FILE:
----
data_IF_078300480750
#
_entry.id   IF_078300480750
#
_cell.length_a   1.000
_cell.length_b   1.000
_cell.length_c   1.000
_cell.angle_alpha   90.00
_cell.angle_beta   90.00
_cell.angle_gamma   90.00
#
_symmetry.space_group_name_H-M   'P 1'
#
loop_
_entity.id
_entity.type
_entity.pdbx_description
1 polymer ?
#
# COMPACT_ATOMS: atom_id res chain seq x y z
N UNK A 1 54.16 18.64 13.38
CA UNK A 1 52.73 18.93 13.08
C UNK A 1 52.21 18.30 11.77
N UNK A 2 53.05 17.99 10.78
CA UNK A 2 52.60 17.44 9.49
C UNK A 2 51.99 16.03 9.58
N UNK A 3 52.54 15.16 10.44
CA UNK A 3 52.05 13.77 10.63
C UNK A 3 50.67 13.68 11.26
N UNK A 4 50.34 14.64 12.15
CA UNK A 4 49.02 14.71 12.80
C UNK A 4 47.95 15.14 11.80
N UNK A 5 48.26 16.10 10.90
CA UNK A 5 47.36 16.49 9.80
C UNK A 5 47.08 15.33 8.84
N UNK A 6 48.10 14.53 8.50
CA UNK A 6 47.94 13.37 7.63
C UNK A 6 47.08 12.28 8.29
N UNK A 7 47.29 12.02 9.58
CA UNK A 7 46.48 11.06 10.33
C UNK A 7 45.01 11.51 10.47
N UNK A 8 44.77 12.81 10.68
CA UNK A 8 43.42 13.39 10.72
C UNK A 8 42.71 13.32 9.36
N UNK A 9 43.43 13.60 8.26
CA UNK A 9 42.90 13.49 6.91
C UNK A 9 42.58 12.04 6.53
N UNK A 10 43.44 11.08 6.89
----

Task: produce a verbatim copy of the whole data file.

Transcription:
data_IF_078300480750
#
_entry.id   IF_078300480750
#
_cell.length_a   1.000
_cell.length_b   1.000
_cell.length_c   1.000
_cell.angle_alpha   90.00
_cell.angle_beta   90.00
_cell.angle_gamma   90.00
#
_symmetry.space_group_name_H-M   'P 1'
#
loop_
_entity.id
_entity.type
_entity.pdbx_description
1 polymer ?
#
# COMPACT_ATOMS: atom_id res chain seq x y z
N UNK A 1 54.16 18.64 13.38
CA UNK A 1 52.73 18.93 13.08
C UNK A 1 52.21 18.30 11.77
N UNK A 2 53.05 17.99 10.78
CA UNK A 2 52.60 17.44 9.49
C UNK A 2 51.99 16.03 9.58
N UNK A 3 52.54 15.16 10.44
CA UNK A 3 52.05 13.77 10.63
C UNK A 3 50.67 13.68 11.26
N UNK A 4 50.34 14.64 12.15
CA UNK A 4 49.02 14.71 12.80
C UNK A 4 47.95 15.14 11.80
N UNK A 5 48.26 16.10 10.90
CA UNK A 5 47.36 16.49 9.80
C UNK A 5 47.08 15.33 8.84
N UNK A 6 48.10 14.53 8.50
CA UNK A 6 47.94 13.37 7.63
C UNK A 6 47.08 12.28 8.29
N UNK A 7 47.29 12.02 9.58
CA UNK A 7 46.48 11.06 10.33
C UNK A 7 45.01 11.51 10.47
N UNK A 8 44.77 12.81 10.68
CA UNK A 8 43.42 13.39 10.72
C UNK A 8 42.71 13.32 9.36
N UNK A 9 43.43 13.60 8.26
CA UNK A 9 42.90 13.49 6.91
C UNK A 9 42.58 12.04 6.53
N UNK A 10 43.44 11.08 6.89